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The man who found the 'Godfrey' gown



Today, I discovered someone at Facebook's Turner Classic Movies Fan Site asked members, "What is your all-time favorite dress from a classic movie?" Many famed costumes received votes -- Vivien Leigh's outfits in "Gone With the Wind," Rita Hayworth's black gown in "Gilda," and so on. Among those with votes was Carole Lombard's spectacular beaded gown, shown above, in "My Man Godfrey."

I voted for it too, as you might expect, but while looking for a pic I could post, I discovered an item about the outfit written three years ago, about the time it went on display at the "Hollywood Costume" exhibit at the former May Co. Miracle Mile building at Wilshire and Fairfax, which is now being converted into the Academy Museum of Motion Pictures:



Still can't figure out how I missed the story -- I had moved to Los Angeles that summer, and perhaps was still settling in. Anyway, here's more information about the gown, from the man who uncovered it and now owns it. His name is Larry McQueen, and he is owner of The Collection of Motion Picture Costume Design. That collection includes, from left, two 1920s outfits Julie Andrews wore in 1967's "Thoroughly Modern Millie," and Barbra Streisand's 1890s gown from 1969's "Hello, Dolly!"



McQueen gave jewelry designer Kathleen Lynagh notes about the "Godfrey" gown (https://kathleenlynagh.me/2014/10/23/notes-from-larry-mcqueen-on-carole-lombards-beaded-gown/), and I'm happy to belatedly supply some excerpts:

"Even though the film was produced by Universal, Carole Lombard had the 'clout' to insist that her costumes be designed by the lead designer at Paramount, Travis Banton. They had worked together at Paramount where he designed her on- and off-screen wardrobes and helped to create the Lombard image by teaching her how to stand, move and how to wear clothing. ...

"...[Banton] became known for the 'Paramount Look,' which epitomized the timeless understated glamour of the 1930s and stood apart from Adrian's over-the-top, dramatic designs at MGM."


Here's that iconic gown as Banton designed it...although in this image, it lacks one very crucial accessory:



More on the gown from McQueen:

"...For the opening scenes of the film during the scavenger hunt, Lombard wears a silver/white bias cut and scalloped chiffon gown and duster that is solidly beaded with bugle beads. The ensemble is extremely heavy and it is a testament to Lombard's skills in her ability to handle it and make it look effortless, But it is the combination of these two materials that often destroy these garments and one of the reasons so few of them exist."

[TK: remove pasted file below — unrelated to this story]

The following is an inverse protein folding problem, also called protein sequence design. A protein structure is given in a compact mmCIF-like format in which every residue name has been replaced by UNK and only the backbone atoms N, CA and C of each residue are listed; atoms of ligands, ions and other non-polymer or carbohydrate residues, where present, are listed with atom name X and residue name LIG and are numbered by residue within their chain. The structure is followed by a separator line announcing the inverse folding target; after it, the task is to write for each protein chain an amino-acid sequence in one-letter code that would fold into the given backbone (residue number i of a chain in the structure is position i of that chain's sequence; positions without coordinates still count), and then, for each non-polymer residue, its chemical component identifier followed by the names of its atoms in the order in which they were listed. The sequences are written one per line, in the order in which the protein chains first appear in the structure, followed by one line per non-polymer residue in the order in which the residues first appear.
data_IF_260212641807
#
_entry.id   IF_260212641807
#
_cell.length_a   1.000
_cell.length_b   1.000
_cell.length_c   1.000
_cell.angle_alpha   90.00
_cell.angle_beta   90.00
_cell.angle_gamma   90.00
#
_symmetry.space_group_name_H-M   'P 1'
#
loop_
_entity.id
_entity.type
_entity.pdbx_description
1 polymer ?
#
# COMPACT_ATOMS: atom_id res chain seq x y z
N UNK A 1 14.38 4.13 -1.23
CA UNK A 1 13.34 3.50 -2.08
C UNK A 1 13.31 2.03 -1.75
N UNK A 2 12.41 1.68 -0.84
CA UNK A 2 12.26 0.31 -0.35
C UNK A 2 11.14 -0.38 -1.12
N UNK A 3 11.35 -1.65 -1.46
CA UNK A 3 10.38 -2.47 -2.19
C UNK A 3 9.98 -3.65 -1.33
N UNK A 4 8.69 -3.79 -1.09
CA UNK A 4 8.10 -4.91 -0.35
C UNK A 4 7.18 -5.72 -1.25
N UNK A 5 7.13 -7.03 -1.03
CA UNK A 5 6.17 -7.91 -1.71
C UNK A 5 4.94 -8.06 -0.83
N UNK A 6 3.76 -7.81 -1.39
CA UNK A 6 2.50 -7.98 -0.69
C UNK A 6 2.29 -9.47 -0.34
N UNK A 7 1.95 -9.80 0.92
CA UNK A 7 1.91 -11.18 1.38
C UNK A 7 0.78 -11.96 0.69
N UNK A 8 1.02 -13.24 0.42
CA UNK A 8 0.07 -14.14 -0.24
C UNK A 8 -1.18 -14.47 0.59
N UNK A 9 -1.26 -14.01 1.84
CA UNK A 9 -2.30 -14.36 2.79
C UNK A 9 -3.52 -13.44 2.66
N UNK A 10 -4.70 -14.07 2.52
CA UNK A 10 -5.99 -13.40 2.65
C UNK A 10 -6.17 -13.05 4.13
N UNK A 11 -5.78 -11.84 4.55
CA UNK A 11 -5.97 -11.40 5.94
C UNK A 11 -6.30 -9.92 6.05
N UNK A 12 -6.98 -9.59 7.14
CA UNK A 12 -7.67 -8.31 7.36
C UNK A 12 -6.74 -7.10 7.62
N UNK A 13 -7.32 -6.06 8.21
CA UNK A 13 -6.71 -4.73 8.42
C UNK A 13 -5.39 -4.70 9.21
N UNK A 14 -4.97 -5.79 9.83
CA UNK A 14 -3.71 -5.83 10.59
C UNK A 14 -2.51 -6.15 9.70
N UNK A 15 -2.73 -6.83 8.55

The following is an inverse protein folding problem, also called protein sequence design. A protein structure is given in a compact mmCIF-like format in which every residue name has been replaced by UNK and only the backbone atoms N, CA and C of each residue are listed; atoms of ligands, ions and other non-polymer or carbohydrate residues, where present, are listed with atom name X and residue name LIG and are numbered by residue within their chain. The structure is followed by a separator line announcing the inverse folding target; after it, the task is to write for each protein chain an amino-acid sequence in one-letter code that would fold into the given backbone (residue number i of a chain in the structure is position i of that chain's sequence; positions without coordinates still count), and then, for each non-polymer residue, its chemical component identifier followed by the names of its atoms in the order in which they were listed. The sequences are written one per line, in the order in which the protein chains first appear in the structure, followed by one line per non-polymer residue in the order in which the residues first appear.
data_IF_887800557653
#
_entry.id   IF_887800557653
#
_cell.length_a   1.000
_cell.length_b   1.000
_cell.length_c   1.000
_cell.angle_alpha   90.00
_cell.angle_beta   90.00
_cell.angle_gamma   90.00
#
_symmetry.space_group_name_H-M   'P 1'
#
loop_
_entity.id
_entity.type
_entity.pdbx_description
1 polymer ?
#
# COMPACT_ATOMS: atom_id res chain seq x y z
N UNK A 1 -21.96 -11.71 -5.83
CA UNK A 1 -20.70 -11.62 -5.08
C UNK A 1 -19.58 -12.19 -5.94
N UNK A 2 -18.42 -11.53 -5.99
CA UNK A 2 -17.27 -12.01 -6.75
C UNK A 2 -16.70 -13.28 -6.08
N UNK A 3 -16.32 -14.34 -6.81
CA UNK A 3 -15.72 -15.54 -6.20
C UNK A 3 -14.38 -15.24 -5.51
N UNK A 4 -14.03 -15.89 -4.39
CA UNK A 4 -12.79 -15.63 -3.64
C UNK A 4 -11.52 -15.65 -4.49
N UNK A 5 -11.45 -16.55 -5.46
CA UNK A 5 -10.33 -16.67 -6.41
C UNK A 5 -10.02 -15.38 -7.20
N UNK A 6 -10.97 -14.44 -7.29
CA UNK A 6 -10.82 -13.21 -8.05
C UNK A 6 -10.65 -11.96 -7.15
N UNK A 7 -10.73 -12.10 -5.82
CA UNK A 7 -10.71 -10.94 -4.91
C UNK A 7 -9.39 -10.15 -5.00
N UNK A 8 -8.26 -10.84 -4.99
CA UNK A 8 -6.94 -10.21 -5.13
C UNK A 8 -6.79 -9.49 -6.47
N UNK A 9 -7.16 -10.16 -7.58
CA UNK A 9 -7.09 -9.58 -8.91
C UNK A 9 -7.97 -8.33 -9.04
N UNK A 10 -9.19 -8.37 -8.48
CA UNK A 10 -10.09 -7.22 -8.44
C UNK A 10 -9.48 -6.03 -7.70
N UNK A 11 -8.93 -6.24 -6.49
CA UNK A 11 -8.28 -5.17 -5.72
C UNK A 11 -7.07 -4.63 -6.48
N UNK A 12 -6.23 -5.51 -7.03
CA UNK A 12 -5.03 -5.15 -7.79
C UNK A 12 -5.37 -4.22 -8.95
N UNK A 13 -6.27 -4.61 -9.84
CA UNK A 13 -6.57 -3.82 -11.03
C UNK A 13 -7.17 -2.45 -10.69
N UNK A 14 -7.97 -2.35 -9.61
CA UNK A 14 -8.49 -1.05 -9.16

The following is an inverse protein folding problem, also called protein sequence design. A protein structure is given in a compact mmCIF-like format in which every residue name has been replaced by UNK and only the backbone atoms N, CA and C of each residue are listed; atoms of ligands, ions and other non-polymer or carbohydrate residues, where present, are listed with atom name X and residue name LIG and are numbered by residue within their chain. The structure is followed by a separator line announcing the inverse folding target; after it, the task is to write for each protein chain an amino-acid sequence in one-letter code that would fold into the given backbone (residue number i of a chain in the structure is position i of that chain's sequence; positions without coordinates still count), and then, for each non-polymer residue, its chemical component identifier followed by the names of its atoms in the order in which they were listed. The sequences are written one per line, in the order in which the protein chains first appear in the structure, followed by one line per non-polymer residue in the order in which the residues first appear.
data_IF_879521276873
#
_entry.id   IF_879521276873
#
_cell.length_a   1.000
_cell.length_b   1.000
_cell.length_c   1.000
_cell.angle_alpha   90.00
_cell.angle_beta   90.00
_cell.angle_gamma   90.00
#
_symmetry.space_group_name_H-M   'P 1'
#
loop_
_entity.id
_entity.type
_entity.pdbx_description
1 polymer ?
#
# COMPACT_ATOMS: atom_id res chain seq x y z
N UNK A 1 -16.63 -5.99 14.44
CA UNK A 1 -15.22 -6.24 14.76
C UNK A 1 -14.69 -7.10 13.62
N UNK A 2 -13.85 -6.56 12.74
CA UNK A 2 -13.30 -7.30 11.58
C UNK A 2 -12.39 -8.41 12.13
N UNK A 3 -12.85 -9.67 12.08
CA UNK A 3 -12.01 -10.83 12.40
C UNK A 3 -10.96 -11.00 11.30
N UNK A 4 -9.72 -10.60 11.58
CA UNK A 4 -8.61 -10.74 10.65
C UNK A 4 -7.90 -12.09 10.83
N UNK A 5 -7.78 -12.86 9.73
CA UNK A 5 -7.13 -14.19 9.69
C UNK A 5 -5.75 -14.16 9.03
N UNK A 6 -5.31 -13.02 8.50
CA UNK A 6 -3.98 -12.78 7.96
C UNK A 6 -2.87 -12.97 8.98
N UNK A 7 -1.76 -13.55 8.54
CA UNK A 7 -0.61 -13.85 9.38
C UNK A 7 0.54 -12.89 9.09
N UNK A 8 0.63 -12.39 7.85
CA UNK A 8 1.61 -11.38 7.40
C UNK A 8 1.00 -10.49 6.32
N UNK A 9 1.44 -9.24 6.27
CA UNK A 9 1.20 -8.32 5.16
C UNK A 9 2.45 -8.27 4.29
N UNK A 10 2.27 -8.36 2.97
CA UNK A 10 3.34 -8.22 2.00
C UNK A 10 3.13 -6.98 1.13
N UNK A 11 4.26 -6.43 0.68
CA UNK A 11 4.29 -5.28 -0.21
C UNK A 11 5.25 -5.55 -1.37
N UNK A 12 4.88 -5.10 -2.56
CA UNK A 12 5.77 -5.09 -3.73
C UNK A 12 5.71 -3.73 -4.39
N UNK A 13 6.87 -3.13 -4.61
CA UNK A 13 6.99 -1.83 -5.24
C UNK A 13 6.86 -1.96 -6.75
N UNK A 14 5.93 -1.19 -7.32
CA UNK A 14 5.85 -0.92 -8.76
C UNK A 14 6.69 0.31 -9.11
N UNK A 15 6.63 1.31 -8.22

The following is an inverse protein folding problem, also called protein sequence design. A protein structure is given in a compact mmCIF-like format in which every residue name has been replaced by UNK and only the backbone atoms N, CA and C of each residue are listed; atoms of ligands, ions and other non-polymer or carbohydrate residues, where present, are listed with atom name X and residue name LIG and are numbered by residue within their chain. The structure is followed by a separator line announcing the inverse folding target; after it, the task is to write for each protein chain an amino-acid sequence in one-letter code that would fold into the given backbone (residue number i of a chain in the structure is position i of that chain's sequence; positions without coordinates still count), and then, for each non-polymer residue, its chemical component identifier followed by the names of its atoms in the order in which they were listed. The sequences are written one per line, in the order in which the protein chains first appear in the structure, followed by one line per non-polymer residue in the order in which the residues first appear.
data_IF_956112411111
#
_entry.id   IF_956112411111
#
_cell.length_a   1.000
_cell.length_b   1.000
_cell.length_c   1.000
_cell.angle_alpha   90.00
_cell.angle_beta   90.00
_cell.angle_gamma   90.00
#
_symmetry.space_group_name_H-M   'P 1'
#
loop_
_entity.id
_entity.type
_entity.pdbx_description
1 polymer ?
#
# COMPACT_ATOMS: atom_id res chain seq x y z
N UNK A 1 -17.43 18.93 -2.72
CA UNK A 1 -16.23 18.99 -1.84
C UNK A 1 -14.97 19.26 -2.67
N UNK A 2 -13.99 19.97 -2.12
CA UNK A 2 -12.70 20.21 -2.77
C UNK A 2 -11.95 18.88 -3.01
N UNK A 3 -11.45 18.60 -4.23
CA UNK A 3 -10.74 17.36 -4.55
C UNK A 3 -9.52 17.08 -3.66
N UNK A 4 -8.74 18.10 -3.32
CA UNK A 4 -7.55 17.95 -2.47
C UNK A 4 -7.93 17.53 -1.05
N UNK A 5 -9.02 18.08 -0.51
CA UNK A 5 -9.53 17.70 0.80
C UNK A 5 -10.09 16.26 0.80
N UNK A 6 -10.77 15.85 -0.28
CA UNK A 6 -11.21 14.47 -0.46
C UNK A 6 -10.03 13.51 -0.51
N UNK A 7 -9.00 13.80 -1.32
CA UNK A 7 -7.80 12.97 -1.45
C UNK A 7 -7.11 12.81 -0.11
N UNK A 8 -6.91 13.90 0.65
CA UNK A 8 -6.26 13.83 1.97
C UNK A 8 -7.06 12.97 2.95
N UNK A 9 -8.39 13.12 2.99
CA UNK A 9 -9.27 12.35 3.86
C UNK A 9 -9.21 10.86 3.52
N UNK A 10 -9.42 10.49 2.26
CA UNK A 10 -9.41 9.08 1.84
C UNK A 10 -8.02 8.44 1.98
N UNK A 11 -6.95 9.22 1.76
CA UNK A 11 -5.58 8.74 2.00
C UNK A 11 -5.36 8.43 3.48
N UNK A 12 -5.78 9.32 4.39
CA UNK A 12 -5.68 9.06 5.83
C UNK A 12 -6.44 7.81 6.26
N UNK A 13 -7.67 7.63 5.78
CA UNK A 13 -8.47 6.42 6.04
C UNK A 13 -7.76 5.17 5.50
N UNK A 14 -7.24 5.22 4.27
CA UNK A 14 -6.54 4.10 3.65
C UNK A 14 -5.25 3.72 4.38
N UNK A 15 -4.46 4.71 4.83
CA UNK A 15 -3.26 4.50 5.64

But fate was on the side of this classic gown. McQueen:

"The acquisition of this costume was one of those rare and gratifying accidents.
While working with a company that had assisted the Hollywood fashion machine for years, but was going out of business and liquidating all assets, we found two falling-apart boxes that hadn't been touched in over sixty years. I purchased both boxes, one of which contained the 'My Man Godfrey' costume in almost pristine condition. .
..

What a break for fashion mavens and Lombard fans, true buried treasure. Below is a close-up of the gown, paired with Lynagh's re-creation of the accessory shown in the film, Carole's own 152-carat star sapphire brooch surrounded with diamonds. No one knows what happened to the original, which she reportedly bought in 1935 and sold as part of her collection three years later.



This page from Lynagh's site links to numerous entries on the original brooch, how Lynagh and her crew created this superb re-creation (with glass as a substitute for sapphire), and on Lombard the sapphire lover: https://kathleenlynagh.me/category/re-creative-jewelry-design/carole-lombards-brooch-from-my-man-godfrey/. A few pics from the process:



You can see the star design in this close-up:



The star sapphire's backstory can be found at https://kathleenlynagh.me/2014/10/15/it-was-in-all-of-the-newspapers/. To McQueen, Lynagh and company, belated kudos on a job well done.
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